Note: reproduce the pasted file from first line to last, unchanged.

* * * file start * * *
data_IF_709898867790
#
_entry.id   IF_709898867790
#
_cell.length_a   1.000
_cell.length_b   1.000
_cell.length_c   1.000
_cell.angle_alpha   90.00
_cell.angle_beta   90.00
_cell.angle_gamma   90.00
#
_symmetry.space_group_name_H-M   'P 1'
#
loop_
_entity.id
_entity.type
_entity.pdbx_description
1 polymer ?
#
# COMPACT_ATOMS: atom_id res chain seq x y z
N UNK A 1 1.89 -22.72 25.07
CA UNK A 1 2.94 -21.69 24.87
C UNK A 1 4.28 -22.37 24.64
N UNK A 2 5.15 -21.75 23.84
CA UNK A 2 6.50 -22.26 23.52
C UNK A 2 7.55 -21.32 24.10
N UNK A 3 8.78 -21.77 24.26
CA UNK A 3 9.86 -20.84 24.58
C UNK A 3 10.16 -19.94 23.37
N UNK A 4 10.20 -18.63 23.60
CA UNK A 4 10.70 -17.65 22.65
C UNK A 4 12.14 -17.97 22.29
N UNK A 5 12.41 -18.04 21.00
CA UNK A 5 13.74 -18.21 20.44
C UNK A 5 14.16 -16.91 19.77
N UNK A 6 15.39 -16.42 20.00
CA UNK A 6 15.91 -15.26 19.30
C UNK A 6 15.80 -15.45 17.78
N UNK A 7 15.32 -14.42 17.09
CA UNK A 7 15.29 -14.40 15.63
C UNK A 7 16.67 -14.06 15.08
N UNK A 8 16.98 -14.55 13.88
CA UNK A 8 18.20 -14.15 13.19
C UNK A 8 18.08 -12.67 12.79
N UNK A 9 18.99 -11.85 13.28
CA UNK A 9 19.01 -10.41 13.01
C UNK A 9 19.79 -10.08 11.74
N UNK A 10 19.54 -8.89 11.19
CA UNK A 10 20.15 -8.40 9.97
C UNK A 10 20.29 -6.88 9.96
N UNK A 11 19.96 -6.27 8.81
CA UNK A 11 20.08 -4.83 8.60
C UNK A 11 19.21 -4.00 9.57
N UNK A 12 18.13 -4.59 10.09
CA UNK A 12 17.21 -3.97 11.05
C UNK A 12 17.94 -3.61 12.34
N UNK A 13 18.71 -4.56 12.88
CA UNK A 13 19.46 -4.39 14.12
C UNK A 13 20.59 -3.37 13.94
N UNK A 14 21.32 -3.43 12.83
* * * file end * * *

data_IF_709898867790
#
_entry.id   IF_709898867790
#
_cell.length_a   1.000
_cell.length_b   1.000
_cell.length_c   1.000
_cell.angle_alpha   90.00
_cell.angle_beta   90.00
_cell.angle_gamma   90.00
#
_symmetry.space_group_name_H-M   'P 1'
#
loop_
_entity.id
_entity.type
_entity.pdbx_description
1 polymer ?
#
# COMPACT_ATOMS: atom_id res chain seq x y z
N UNK A 1 1.89 -22.72 25.07
CA UNK A 1 2.94 -21.69 24.87
C UNK A 1 4.28 -22.37 24.64
N UNK A 2 5.15 -21.75 23.84
CA UNK A 2 6.50 -22.26 23.52
C UNK A 2 7.55 -21.32 24.10
N UNK A 3 8.78 -21.77 24.26
CA UNK A 3 9.86 -20.84 24.58
C UNK A 3 10.16 -19.94 23.37
N UNK A 4 10.20 -18.63 23.60
CA UNK A 4 10.70 -17.65 22.65
C UNK A 4 12.14 -17.97 22.29
N UNK A 5 12.41 -18.04 21.00
CA UNK A 5 13.74 -18.21 20.44
C UNK A 5 14.16 -16.91 19.77
N UNK A 6 15.39 -16.42 20.00
CA UNK A 6 15.91 -15.26 19.30
C UNK A 6 15.80 -15.45 17.78
N UNK A 7 15.32 -14.42 17.09
CA UNK A 7 15.29 -14.40 15.63
C UNK A 7 16.67 -14.06 15.08
N UNK A 8 16.98 -14.55 13.88
CA UNK A 8 18.20 -14.15 13.19
C UNK A 8 18.08 -12.67 12.79
N UNK A 9 18.99 -11.85 13.28
CA UNK A 9 19.01 -10.41 13.01
C UNK A 9 19.79 -10.08 11.74
N UNK A 10 19.54 -8.89 11.19
CA UNK A 10 20.15 -8.40 9.97
C UNK A 10 20.29 -6.88 9.96
N UNK A 11 19.96 -6.27 8.81
CA UNK A 11 20.08 -4.83 8.60
C UNK A 11 19.21 -4.00 9.57
N UNK A 12 18.13 -4.59 10.09
CA UNK A 12 17.21 -3.97 11.05
C UNK A 12 17.94 -3.61 12.34
N UNK A 13 18.71 -4.56 12.88
CA UNK A 13 19.46 -4.39 14.12
C UNK A 13 20.59 -3.37 13.94
N UNK A 14 21.32 -3.43 12.83